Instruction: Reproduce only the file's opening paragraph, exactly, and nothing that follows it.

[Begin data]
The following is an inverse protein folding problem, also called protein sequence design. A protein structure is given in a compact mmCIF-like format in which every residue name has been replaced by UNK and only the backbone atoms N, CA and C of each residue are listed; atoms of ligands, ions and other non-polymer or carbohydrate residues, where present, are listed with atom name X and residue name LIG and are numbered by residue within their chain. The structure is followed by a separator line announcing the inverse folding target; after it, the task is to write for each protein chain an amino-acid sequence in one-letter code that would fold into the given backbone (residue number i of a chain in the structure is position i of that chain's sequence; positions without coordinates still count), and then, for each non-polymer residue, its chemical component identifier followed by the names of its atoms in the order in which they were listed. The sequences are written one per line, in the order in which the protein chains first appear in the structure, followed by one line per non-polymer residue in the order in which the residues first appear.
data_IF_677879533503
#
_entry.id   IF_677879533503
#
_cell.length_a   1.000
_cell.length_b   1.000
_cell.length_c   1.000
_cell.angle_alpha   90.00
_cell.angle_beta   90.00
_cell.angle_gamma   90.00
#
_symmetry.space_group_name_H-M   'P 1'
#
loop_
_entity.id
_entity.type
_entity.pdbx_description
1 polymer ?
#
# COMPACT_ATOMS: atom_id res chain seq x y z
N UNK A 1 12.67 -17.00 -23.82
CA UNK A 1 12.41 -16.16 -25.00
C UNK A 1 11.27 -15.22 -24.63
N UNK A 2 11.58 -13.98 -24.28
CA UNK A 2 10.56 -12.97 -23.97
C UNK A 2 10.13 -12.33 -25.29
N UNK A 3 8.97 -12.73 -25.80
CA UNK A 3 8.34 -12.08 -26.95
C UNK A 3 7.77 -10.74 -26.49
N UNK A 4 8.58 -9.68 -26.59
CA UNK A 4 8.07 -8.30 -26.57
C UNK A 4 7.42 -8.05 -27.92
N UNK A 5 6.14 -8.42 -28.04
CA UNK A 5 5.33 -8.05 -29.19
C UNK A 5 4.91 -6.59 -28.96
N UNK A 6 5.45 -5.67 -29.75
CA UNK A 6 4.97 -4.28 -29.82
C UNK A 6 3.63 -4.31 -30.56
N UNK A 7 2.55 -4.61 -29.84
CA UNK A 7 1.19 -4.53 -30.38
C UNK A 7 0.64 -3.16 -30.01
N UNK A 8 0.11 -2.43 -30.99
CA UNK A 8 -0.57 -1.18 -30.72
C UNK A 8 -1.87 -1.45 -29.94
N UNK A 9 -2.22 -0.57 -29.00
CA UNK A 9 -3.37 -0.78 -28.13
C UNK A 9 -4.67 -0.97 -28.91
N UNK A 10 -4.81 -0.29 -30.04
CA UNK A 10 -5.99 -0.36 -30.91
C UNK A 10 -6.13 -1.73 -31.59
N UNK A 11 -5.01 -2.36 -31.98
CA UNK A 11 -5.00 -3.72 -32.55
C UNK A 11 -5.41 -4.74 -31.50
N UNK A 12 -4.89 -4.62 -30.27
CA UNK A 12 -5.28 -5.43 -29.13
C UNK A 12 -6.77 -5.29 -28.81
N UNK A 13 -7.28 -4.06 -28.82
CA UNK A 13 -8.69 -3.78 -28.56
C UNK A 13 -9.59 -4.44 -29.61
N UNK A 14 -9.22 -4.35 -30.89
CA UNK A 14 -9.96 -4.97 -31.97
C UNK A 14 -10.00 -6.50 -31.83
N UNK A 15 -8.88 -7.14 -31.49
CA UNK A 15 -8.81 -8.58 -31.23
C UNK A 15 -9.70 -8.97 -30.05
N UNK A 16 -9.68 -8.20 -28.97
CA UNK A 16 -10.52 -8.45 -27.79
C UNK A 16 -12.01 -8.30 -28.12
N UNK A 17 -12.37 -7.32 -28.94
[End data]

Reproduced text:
The following is an inverse protein folding problem, also called protein sequence design. A protein structure is given in a compact mmCIF-like format in which every residue name has been replaced by UNK and only the backbone atoms N, CA and C of each residue are listed; atoms of ligands, ions and other non-polymer or carbohydrate residues, where present, are listed with atom name X and residue name LIG and are numbered by residue within their chain. The structure is followed by a separator line announcing the inverse folding target; after it, the task is to write for each protein chain an amino-acid sequence in one-letter code that would fold into the given backbone (residue number i of a chain in the structure is position i of that chain's sequence; positions without coordinates still count), and then, for each non-polymer residue, its chemical component identifier followed by the names of its atoms in the order in which they were listed. The sequences are written one per line, in the order in which the protein chains first appear in the structure, followed by one line per non-polymer residue in the order in which the residues first appear.